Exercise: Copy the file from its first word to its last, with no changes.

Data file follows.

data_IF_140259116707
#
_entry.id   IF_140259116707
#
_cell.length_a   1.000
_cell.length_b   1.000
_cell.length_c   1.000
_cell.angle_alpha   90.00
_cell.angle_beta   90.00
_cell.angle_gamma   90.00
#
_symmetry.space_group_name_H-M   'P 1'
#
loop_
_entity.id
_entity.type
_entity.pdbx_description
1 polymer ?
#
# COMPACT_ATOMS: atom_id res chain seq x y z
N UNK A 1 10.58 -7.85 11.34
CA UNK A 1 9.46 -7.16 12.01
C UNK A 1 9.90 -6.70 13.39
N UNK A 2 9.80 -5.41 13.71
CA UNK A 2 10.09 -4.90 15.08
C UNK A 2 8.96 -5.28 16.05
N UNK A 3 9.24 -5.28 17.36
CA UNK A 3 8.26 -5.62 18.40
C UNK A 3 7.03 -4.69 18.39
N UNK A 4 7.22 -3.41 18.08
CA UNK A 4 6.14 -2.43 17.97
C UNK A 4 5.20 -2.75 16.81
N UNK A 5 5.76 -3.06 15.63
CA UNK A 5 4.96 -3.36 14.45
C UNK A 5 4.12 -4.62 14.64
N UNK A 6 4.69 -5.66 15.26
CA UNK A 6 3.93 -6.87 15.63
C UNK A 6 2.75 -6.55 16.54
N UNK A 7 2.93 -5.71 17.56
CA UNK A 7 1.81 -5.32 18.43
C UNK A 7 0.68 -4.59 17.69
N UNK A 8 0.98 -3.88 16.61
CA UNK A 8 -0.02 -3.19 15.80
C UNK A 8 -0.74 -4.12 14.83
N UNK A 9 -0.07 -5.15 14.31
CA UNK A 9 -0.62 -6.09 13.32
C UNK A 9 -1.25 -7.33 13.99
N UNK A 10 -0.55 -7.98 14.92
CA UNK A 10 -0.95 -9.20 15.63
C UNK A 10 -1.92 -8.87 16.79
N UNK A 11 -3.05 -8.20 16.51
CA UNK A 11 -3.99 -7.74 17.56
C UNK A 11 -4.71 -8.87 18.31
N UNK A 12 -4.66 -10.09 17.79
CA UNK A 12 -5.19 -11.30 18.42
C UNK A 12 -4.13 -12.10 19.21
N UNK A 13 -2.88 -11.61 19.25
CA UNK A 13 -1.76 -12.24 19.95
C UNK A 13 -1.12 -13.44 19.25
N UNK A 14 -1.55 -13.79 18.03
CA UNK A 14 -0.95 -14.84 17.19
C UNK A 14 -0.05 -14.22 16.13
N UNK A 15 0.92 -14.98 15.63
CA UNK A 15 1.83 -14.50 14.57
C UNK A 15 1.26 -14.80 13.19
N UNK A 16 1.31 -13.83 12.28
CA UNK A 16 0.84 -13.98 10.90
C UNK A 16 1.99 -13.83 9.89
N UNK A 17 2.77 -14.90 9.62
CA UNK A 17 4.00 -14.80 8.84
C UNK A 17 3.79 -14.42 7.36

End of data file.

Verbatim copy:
data_IF_140259116707
#
_entry.id   IF_140259116707
#
_cell.length_a   1.000
_cell.length_b   1.000
_cell.length_c   1.000
_cell.angle_alpha   90.00
_cell.angle_beta   90.00
_cell.angle_gamma   90.00
#
_symmetry.space_group_name_H-M   'P 1'
#
loop_
_entity.id
_entity.type
_entity.pdbx_description
1 polymer ?
#
# COMPACT_ATOMS: atom_id res chain seq x y z
N UNK A 1 10.58 -7.85 11.34
CA UNK A 1 9.46 -7.16 12.01
C UNK A 1 9.90 -6.70 13.39
N UNK A 2 9.80 -5.41 13.71
CA UNK A 2 10.09 -4.90 15.08
C UNK A 2 8.96 -5.28 16.05
N UNK A 3 9.24 -5.28 17.36
CA UNK A 3 8.26 -5.62 18.40
C UNK A 3 7.03 -4.69 18.39
N UNK A 4 7.22 -3.41 18.08
CA UNK A 4 6.14 -2.43 17.97
C UNK A 4 5.20 -2.75 16.81
N UNK A 5 5.76 -3.06 15.63
CA UNK A 5 4.96 -3.36 14.45
C UNK A 5 4.12 -4.62 14.64
N UNK A 6 4.69 -5.66 15.26
CA UNK A 6 3.93 -6.87 15.63
C UNK A 6 2.75 -6.55 16.54
N UNK A 7 2.93 -5.71 17.56
CA UNK A 7 1.81 -5.32 18.43
C UNK A 7 0.68 -4.59 17.69
N UNK A 8 0.98 -3.88 16.61
CA UNK A 8 -0.02 -3.19 15.80
C UNK A 8 -0.74 -4.12 14.83
N UNK A 9 -0.07 -5.15 14.31
CA UNK A 9 -0.62 -6.09 13.32
C UNK A 9 -1.25 -7.33 13.99
N UNK A 10 -0.55 -7.98 14.92
CA UNK A 10 -0.95 -9.20 15.63
C UNK A 10 -1.92 -8.87 16.79
N UNK A 11 -3.05 -8.20 16.51
CA UNK A 11 -3.99 -7.74 17.56
C UNK A 11 -4.71 -8.87 18.31
N UNK A 12 -4.66 -10.09 17.79
CA UNK A 12 -5.19 -11.30 18.42
C UNK A 12 -4.13 -12.10 19.21
N UNK A 13 -2.88 -11.61 19.25
CA UNK A 13 -1.76 -12.24 19.95
C UNK A 13 -1.12 -13.44 19.25
N UNK A 14 -1.55 -13.79 18.03
CA UNK A 14 -0.95 -14.84 17.19
C UNK A 14 -0.05 -14.22 16.13
N UNK A 15 0.92 -14.98 15.63
CA UNK A 15 1.83 -14.50 14.57
C UNK A 15 1.26 -14.80 13.19
N UNK A 16 1.31 -13.83 12.28
CA UNK A 16 0.84 -13.98 10.90
C UNK A 16 1.99 -13.83 9.89
N UNK A 17 2.77 -14.90 9.62
CA UNK A 17 4.00 -14.80 8.84
C UNK A 17 3.79 -14.42 7.36